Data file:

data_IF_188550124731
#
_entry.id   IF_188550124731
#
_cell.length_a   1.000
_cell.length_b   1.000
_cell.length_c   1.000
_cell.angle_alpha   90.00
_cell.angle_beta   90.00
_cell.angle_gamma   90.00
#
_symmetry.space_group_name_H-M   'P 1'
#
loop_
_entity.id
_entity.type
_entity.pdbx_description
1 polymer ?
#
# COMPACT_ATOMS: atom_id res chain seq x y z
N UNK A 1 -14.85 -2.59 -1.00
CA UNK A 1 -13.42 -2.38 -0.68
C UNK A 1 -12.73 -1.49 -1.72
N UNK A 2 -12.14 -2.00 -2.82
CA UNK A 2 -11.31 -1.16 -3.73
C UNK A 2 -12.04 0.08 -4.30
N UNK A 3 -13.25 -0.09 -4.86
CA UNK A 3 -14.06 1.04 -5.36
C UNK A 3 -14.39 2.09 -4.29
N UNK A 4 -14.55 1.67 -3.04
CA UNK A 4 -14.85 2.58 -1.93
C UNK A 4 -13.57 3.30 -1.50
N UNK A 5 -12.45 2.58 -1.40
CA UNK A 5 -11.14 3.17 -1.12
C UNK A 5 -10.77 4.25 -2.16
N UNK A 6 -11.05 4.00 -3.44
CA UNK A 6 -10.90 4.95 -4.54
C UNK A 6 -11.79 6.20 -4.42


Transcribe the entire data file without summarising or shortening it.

data_IF_188550124731
#
_entry.id   IF_188550124731
#
_cell.length_a   1.000
_cell.length_b   1.000
_cell.length_c   1.000
_cell.angle_alpha   90.00
_cell.angle_beta   90.00
_cell.angle_gamma   90.00
#
_symmetry.space_group_name_H-M   'P 1'
#
loop_
_entity.id
_entity.type
_entity.pdbx_description
1 polymer ?
#
# COMPACT_ATOMS: atom_id res chain seq x y z
N UNK A 1 -14.85 -2.59 -1.00
CA UNK A 1 -13.42 -2.38 -0.68
C UNK A 1 -12.73 -1.49 -1.72
N UNK A 2 -12.14 -2.00 -2.82
CA UNK A 2 -11.31 -1.16 -3.73
C UNK A 2 -12.04 0.08 -4.30
N UNK A 3 -13.25 -0.09 -4.86
CA UNK A 3 -14.06 1.04 -5.36
C UNK A 3 -14.39 2.09 -4.29
N UNK A 4 -14.55 1.67 -3.04
CA UNK A 4 -14.85 2.58 -1.93
C UNK A 4 -13.57 3.30 -1.50
N UNK A 5 -12.45 2.58 -1.40
CA UNK A 5 -11.14 3.17 -1.12
C UNK A 5 -10.77 4.25 -2.16
N UNK A 6 -11.05 4.00 -3.44
CA UNK A 6 -10.90 4.95 -4.54
C UNK A 6 -11.79 6.20 -4.42